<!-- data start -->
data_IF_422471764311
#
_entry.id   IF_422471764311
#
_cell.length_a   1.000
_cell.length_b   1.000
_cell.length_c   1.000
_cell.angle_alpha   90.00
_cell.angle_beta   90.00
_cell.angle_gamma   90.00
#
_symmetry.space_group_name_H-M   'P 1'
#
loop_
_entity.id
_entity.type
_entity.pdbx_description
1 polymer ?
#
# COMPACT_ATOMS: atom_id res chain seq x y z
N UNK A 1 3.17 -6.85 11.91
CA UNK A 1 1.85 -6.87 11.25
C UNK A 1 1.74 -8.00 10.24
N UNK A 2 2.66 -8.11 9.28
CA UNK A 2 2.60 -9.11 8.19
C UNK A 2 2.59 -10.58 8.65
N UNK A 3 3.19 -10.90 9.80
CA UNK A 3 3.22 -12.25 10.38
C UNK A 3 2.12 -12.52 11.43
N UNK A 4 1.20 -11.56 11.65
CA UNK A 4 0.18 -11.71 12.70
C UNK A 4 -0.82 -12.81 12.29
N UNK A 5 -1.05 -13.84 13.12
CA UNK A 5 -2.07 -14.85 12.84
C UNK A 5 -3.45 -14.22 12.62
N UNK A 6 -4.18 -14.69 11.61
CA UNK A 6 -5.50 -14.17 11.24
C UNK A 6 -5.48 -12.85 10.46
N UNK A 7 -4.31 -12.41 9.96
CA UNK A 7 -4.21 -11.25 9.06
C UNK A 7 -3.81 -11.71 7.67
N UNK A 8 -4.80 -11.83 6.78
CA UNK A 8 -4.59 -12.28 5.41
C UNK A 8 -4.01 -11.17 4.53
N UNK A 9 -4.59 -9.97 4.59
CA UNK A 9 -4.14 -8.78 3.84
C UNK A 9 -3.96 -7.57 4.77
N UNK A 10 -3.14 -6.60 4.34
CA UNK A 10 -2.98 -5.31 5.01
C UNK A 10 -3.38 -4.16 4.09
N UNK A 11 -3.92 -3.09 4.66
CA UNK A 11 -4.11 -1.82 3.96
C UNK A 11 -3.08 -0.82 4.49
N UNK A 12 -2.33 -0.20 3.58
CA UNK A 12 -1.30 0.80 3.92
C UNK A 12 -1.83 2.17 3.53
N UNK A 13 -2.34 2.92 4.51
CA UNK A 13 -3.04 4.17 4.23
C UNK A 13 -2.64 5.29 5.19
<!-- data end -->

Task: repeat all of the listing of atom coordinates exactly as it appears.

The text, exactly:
data_IF_422471764311
#
_entry.id   IF_422471764311
#
_cell.length_a   1.000
_cell.length_b   1.000
_cell.length_c   1.000
_cell.angle_alpha   90.00
_cell.angle_beta   90.00
_cell.angle_gamma   90.00
#
_symmetry.space_group_name_H-M   'P 1'
#
loop_
_entity.id
_entity.type
_entity.pdbx_description
1 polymer ?
#
# COMPACT_ATOMS: atom_id res chain seq x y z
N UNK A 1 3.17 -6.85 11.91
CA UNK A 1 1.85 -6.87 11.25
C UNK A 1 1.74 -8.00 10.24
N UNK A 2 2.66 -8.11 9.28
CA UNK A 2 2.60 -9.11 8.19
C UNK A 2 2.59 -10.58 8.65
N UNK A 3 3.19 -10.90 9.80
CA UNK A 3 3.22 -12.25 10.38
C UNK A 3 2.12 -12.52 11.43
N UNK A 4 1.20 -11.56 11.65
CA UNK A 4 0.18 -11.71 12.70
C UNK A 4 -0.82 -12.81 12.29
N UNK A 5 -1.05 -13.84 13.12
CA UNK A 5 -2.07 -14.85 12.84
C UNK A 5 -3.45 -14.22 12.62
N UNK A 6 -4.18 -14.69 11.61
CA UNK A 6 -5.50 -14.17 11.24
C UNK A 6 -5.48 -12.85 10.46
N UNK A 7 -4.31 -12.41 9.96
CA UNK A 7 -4.21 -11.25 9.06
C UNK A 7 -3.81 -11.71 7.67
N UNK A 8 -4.80 -11.83 6.78
CA UNK A 8 -4.59 -12.28 5.41
C UNK A 8 -4.01 -11.17 4.53
N UNK A 9 -4.59 -9.97 4.59
CA UNK A 9 -4.14 -8.78 3.84
C UNK A 9 -3.96 -7.57 4.77
N UNK A 10 -3.14 -6.60 4.34
CA UNK A 10 -2.98 -5.31 5.01
C UNK A 10 -3.38 -4.16 4.09
N UNK A 11 -3.92 -3.09 4.66
CA UNK A 11 -4.11 -1.82 3.96
C UNK A 11 -3.08 -0.82 4.49
N UNK A 12 -2.33 -0.20 3.58
CA UNK A 12 -1.30 0.80 3.92
C UNK A 12 -1.83 2.17 3.53
N UNK A 13 -2.34 2.92 4.51
CA UNK A 13 -3.04 4.17 4.23
C UNK A 13 -2.64 5.29 5.19